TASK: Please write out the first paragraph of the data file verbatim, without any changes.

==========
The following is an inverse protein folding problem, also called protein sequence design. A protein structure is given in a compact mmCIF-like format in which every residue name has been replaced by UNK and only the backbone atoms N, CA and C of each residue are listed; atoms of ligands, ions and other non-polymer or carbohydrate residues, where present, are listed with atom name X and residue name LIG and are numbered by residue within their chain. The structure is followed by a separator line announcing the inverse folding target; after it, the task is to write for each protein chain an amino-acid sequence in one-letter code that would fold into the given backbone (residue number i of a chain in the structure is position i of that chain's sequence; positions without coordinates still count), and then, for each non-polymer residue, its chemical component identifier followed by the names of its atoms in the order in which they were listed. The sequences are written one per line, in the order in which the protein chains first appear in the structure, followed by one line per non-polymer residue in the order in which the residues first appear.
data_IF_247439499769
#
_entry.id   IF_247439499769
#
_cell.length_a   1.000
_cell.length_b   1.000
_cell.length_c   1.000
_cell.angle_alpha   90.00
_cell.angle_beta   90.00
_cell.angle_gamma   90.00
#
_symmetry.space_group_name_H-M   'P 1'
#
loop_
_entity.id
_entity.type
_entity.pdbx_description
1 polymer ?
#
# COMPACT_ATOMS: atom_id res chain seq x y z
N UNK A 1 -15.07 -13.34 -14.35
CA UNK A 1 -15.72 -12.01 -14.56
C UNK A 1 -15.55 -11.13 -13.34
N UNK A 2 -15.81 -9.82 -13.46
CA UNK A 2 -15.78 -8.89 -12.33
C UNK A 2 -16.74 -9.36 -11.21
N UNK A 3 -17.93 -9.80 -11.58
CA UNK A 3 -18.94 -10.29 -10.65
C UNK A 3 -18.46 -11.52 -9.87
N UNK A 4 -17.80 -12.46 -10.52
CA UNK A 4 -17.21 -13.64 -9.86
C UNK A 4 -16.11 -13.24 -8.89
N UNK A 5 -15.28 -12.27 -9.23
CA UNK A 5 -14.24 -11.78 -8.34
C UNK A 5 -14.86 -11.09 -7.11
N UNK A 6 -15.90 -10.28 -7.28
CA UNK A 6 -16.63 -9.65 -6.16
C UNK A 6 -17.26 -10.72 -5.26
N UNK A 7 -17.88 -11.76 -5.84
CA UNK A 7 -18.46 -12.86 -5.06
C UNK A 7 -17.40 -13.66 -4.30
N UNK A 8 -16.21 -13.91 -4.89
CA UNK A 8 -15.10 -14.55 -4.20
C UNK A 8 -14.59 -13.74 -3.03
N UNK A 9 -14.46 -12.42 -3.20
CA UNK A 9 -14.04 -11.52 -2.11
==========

The following is an inverse protein folding problem, also called protein sequence design. A protein structure is given in a compact mmCIF-like format in which every residue name has been replaced by UNK and only the backbone atoms N, CA and C of each residue are listed; atoms of ligands, ions and other non-polymer or carbohydrate residues, where present, are listed with atom name X and residue name LIG and are numbered by residue within their chain. The structure is followed by a separator line announcing the inverse folding target; after it, the task is to write for each protein chain an amino-acid sequence in one-letter code that would fold into the given backbone (residue number i of a chain in the structure is position i of that chain's sequence; positions without coordinates still count), and then, for each non-polymer residue, its chemical component identifier followed by the names of its atoms in the order in which they were listed. The sequences are written one per line, in the order in which the protein chains first appear in the structure, followed by one line per non-polymer residue in the order in which the residues first appear.